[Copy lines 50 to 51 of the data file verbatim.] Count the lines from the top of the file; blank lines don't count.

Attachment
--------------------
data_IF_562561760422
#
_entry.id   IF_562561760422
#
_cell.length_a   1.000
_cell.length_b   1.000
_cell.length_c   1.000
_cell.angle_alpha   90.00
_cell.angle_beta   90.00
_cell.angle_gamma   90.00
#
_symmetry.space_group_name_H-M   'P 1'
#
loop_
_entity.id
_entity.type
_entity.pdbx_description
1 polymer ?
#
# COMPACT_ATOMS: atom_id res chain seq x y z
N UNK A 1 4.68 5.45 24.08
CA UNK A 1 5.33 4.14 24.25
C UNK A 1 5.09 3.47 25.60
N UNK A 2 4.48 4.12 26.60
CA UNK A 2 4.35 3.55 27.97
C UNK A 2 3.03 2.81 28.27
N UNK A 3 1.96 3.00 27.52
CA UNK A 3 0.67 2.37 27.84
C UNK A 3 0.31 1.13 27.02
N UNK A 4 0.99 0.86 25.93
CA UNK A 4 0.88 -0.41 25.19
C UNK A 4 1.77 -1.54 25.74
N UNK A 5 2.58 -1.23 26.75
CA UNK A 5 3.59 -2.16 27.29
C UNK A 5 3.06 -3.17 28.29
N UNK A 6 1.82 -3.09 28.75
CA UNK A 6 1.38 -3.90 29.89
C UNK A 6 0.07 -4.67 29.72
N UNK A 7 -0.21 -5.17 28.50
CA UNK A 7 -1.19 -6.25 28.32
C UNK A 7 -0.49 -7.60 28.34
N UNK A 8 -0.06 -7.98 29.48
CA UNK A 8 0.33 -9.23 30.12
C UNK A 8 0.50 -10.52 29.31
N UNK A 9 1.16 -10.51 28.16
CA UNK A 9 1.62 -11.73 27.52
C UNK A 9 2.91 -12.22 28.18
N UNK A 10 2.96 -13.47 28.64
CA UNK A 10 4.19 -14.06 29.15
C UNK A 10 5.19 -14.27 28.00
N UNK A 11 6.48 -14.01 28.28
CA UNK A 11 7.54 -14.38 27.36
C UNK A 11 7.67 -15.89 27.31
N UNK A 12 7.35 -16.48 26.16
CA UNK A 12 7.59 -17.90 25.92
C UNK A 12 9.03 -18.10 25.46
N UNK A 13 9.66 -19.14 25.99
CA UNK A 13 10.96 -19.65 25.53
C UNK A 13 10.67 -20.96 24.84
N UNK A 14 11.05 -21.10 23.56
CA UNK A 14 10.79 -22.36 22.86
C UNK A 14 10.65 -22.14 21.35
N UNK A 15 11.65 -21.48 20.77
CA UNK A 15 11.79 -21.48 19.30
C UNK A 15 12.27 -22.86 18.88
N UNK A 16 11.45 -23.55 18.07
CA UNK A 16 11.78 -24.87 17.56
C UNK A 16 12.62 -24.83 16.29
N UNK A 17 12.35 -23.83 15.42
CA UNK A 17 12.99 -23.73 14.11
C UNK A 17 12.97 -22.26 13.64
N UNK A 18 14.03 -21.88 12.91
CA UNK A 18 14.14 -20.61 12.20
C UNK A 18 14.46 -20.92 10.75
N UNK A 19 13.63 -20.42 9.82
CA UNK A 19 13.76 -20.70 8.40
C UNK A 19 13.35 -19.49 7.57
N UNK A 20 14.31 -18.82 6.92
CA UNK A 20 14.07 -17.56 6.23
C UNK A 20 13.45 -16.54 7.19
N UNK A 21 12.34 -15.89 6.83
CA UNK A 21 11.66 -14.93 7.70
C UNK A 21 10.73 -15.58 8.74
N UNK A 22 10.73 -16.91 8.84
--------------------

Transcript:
C UNK A 10 5.19 -14.27 28.00
N UNK A 11 6.48 -14.01 28.28